I even started to sell books, which once would have seemed inconceivable. Not that this slowed my rate of acquisition: I still buy books faster than I can read them. But again, this feels completely normal: how weird it would be to have around you only as many books as you have time to read in the rest of your life.
Julian Barnes (Source)
In an excellent essay in The Guardian published on June 29th this year, Julian Barnes wrote about his life as a bibliophile. While the essay in it’s entirety is a fascinating account of Julian Barnes’ life in books, how he used to frequent second hand book stores and as a completist, bought a lot of books, not all being very wise deals, one detail stuck out to me.
How even though he has started selling some of the books he bought, he hasn’t stopped buying books – and he still buys more books than he reads. Because – and here’s where lightning hit – ‘how weird it would be to have around you only as many books as you have time to read in the rest of your life.’ Wow!
I have for several years been feeling guilty about buying more books than I read. So bad, that this year I’ve even added it as one of my reading goals – I have to read more books than I buy. But why? It’s funny, I don’t think I’ve ever asked myself this question. Really asked myself why I have to read more books than I buy. Yes, I buy books because I would like to read them – but I also enjoy just owning them. I love looking at my giant book case and seeing all my pretty books, nicely lined up. I love having a great selection to choose from when I’ve finished a book and am ready for another one.
Julian Barnes’ essay sort of gave me the okay to feel this way. He even said it would be weird only to have as many books as you could read. I am a bit of a collector/hoarder at heart – as is my entire family. So having someone say that it’s okay to just buy books and not worry if you will ever read them, means a lot to me. Even though it is a bit weird that I have to get someone’s permission for it.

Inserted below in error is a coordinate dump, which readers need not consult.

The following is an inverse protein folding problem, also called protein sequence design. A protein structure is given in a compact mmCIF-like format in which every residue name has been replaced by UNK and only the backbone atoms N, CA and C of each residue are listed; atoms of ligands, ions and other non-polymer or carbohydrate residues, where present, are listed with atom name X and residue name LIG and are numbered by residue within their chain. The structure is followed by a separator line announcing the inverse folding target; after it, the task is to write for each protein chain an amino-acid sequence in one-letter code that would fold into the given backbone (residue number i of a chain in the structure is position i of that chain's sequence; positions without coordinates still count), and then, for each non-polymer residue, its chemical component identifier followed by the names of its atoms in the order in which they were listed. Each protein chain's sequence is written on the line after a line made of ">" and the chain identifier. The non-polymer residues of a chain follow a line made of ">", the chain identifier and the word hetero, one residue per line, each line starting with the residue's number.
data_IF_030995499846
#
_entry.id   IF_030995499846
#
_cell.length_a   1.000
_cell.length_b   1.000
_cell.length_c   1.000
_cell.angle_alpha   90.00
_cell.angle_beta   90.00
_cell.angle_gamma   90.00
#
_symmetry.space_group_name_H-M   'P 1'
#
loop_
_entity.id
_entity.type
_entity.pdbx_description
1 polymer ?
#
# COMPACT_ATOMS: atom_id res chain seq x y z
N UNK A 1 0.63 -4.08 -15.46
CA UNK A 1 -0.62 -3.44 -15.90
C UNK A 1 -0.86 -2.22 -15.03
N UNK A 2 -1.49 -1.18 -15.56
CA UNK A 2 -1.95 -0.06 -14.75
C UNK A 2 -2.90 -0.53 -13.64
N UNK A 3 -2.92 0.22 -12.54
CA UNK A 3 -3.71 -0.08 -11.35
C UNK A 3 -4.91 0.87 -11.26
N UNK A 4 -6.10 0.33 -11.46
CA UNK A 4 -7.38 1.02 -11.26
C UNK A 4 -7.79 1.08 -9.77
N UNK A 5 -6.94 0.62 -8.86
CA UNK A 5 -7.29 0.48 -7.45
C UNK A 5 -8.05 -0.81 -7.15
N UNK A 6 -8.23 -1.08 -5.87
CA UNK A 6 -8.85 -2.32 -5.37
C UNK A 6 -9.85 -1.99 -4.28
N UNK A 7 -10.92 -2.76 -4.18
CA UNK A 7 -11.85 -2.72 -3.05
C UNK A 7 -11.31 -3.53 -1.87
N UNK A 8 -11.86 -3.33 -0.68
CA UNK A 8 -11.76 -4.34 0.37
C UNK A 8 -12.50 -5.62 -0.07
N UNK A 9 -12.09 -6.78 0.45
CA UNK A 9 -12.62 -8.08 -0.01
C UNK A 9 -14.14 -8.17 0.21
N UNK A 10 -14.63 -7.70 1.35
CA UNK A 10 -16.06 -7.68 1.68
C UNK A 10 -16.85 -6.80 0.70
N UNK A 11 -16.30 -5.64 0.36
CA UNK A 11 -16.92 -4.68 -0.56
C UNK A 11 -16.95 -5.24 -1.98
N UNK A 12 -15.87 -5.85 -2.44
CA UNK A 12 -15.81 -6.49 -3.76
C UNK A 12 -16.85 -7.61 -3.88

What does this mean now? Will I go crazy buying books? Probably not more than I do now. Will I ignore my goal to read more than I buy this year? Definitely not. Will I have the same goal for next year? I don’t know … but I’m so glad to have someone given me the go-ahead for book buying.
But go read the entire essay by Julian Barnes – it’s a really great piece.
I too like just owning books, looking at them all lined up on the shelf. If I were rich and had a large room to make a library, I would totally be a collector. But I’m not and I hate having books that don’t have a home because I have too many, it looks so messy. I used to have a large collection but I’ve trimmed it back and now only have books I will read.
Oh, I too only have books I will read. I just need to live long enough ;-P
We book addicts are a funny bunch. And don’t let a Kindle or Nook, etc. fool you; that’s like going from cocaine to crack. At least with book buying addictions, the idea of “no more room” creeps in once in awhile. With digital, space is not a problem. Worse, we don’t even have to reach for the wallet. Not good.
See, if you think of it this way, book buying is saving you money!
Always happy to help my fellow book junkies.
Oh my. You’re right. The e book readers are even worse. So far, I can pretty much stop the urges by getting samples – but I do admit to sometimes just buying a book because it sounds good and it only takes a sec to get it… It’s so nice when you can shop without getting your wallet out. So convenient… So dangerous …
I will definitely use your argument in the future to justify more real book buying! Thank you! 🙂
My pleasure. I look forward to your future blogs